It's been a cold week for radio personality "Livin' Large" Larry Wilson, who has been alternating between a camping trailer and an insulated tool shed parked at Stockman Bank on King Avenue West.
He's been in the parking lot since Tuesday at 5 p.m. when he kicked off his fifth "Freezin' for a Reason" fundraiser.
The event lasts until 5 p.m. on Friday and this year's proceeds benefit the adopt-a-room program at the Montana Rescue Mission's Children and Families shelter.
So far he's raised $3,995, he said.
This year's been particularly cold for Wilson, who has had to turn the heated trailer into a mobile radio studio.
"The radio gear would have never survived the cold in that shack," he said.
He's spent as much time as he could in the insulated tool shed that was donated for the event.
On Tuesday he managed to sleep in the shed, even though a small electrical radiator provided minimal heat.
"I slept all night in the shack," he said. "I actually woke up the first morning, and it was actually pretty pleasant."
Wilson tried to stick to the plan Wednesday and got into his sleeping bag on his camping cot, but his heater just couldn't keep up.
He ended up getting into the studio-trailer a little after midnight.
"It's called freezin' for a reason, not dyin' for a reason," he joked.
It was not an ideal week for Wilson to be trying to live in a shed.
Three consecutive records for icy temperatures have fallen since Wednesday.
Wednesday's temperatures never crossed into the positives, staying at 3 below zero, beating the Feb. 5 record of zero degrees, observed in 1975 and 1936.
Just before midnight Wednesday, the mercury fell to 19 degrees below zero, tying the previous record for lowest low temperature set in 1989.
And early Thursday, Billings hit minus 23, beating the previous low temperature record for Feb. 6 of 12 below, set in 1936.
Feb. 6 records also were broken in Livingston, with a temperature of minus 30, breaking the previous record of 13 below set in 1973 and in Sheridan, Wyo., where it was 28 below, breaking the record of 27 below set in 1914.
The National Weather Service has issued a Hazardous Weather Outlook lasting until Friday morning.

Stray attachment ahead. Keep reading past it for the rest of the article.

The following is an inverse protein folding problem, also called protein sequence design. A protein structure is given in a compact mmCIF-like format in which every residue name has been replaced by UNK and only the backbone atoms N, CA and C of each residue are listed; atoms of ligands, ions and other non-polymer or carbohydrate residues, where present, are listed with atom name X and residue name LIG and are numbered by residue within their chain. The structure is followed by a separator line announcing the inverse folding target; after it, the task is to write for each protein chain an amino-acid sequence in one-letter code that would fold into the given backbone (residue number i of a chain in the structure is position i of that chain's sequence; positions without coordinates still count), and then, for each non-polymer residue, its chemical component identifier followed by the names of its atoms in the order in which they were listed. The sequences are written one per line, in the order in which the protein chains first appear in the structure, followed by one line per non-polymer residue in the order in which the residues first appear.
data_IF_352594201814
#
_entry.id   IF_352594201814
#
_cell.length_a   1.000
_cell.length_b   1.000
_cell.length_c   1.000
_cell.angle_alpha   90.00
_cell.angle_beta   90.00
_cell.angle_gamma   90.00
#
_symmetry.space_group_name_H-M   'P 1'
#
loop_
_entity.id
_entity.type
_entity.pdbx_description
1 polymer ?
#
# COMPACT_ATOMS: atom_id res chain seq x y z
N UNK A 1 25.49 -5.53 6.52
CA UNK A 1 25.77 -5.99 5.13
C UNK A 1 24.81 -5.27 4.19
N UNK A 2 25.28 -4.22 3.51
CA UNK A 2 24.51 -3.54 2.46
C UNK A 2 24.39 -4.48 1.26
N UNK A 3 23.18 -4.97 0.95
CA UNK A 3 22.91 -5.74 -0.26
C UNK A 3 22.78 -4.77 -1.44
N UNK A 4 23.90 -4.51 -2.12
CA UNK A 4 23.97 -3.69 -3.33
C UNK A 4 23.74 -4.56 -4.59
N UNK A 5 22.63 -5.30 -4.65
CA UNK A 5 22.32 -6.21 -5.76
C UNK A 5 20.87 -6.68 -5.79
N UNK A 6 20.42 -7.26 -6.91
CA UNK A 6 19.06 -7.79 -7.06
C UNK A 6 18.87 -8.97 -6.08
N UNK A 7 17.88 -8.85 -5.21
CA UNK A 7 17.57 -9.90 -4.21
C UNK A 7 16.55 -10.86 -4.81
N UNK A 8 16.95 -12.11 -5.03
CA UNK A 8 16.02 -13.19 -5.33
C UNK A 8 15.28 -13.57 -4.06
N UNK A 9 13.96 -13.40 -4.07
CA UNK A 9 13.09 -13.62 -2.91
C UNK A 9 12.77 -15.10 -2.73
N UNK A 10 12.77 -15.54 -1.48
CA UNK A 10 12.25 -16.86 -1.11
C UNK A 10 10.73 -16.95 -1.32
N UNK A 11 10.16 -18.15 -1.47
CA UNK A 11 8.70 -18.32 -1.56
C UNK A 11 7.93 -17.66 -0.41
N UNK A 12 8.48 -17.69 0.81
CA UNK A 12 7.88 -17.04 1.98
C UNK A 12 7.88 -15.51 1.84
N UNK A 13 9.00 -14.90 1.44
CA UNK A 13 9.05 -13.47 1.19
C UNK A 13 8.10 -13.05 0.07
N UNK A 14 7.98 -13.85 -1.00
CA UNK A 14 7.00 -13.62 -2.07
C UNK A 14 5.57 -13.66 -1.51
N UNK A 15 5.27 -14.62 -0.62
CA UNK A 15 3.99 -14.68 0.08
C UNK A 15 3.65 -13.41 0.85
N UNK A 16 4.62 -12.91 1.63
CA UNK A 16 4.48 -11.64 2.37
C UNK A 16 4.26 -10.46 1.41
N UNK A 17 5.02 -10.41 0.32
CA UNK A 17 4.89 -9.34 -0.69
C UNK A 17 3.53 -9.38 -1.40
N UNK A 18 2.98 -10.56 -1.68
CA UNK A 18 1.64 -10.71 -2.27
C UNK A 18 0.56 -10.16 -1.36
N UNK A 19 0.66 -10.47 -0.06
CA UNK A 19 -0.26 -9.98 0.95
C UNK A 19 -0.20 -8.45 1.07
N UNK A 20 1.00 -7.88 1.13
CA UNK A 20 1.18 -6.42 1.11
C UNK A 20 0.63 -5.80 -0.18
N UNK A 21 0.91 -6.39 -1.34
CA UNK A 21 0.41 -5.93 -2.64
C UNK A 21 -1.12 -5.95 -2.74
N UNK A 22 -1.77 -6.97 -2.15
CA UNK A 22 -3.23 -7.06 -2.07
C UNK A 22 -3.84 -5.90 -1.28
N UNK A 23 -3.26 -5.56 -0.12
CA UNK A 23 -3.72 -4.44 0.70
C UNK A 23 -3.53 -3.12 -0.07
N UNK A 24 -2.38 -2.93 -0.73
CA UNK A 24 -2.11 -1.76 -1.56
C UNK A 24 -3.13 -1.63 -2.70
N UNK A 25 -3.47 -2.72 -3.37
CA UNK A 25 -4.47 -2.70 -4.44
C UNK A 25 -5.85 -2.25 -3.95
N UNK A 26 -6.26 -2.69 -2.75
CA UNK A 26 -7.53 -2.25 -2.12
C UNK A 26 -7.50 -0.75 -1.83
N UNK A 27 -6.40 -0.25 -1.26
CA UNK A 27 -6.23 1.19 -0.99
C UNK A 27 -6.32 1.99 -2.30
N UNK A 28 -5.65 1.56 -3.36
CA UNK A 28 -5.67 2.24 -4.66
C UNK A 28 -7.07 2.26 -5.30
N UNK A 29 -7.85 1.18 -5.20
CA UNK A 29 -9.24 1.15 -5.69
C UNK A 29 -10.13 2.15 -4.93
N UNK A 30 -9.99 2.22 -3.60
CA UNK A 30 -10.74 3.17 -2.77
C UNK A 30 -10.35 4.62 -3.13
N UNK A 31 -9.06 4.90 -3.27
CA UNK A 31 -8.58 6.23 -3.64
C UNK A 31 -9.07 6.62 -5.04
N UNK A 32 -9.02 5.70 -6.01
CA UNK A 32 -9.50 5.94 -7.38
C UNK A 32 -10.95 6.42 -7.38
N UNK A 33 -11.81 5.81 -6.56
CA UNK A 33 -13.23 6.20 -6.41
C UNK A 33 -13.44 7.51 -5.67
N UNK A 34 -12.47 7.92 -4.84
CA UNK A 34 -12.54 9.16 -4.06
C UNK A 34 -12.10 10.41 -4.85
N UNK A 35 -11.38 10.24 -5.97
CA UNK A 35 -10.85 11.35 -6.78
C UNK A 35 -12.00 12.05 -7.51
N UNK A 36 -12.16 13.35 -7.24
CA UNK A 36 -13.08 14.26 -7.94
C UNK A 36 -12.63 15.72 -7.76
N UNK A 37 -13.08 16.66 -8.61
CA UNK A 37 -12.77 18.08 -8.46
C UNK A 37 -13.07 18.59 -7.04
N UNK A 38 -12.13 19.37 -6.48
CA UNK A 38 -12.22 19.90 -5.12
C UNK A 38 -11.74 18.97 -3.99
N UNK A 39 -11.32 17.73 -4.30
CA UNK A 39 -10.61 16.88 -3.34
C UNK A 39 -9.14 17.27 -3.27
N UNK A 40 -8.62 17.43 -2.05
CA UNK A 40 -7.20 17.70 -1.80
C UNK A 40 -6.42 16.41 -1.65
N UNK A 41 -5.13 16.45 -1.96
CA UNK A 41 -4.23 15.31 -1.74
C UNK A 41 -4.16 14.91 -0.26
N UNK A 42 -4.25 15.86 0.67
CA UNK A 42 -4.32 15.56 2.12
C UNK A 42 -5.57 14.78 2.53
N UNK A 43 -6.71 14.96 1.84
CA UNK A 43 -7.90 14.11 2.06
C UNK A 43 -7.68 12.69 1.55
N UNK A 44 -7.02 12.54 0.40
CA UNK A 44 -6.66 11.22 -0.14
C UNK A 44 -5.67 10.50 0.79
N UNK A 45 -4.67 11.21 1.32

The unusually cold temperatures were caused by a Canadian weather system, said Julie Arthur, a meteorologist for the National Weather Service in Billings.
"Some arctic air mass moved into the area a couple days ago," Arthur said. "This is our coldest night of the bunch."
Billings residents can breathe a sigh of relief, though, the frigid temperatures are on their way out.
"A different air mass is moving in from the west off the Pacific Ocean," she said. "By Tuesday we're looking at temperatures in the 30s, so there's some hope for the week ahead."
While there is a break from cold temperatures, more minor snowfall is possible for the next week.
"It's going to be dryer than it has been, but not completely dry," Arthur said.
This winter is still on pace to be the third-snowiest.
Low temperatures caused schools to close in the Billings region.
Montana State University Billings closed over concerns of a possible natural gas shortage, and schools in Shields Valley, Lame Deer, Ashland, St. Xavier and Pryor all were closed on Thursday.
The weather was suspected in a few minor power outages across the state.
Avenues D, E and F, Parkhill Drive and Beverly Hills Boulevard were all without power for about two and a half hours early Thursday in Billings, said Butch Larcombe, a spokesperson for NorthWestern Energy.
"We had one that started about 1:30 a.m. and it was resolved by about 4 a.m.," Larcombe said.
The exact cause of the outage was unknown, but cold temperatures were probably to blame, he said.
Reports came in to NorthWestern in the Philipsburg and Big Sky areas, he said and crews worked throughout the day to get power restored.
An outage in the Bitterroot Valley, where a main transmission line south of Missoula went down, left 1,200 homes without power.
By 10:30 a.m. all power had been restored.
Repairing a broken power line south of Stevensville solved the problem, Larcombe said.
Freezing temperatures and windy conditions can cause a power line to fail without warning, he said. "It's hard to predict."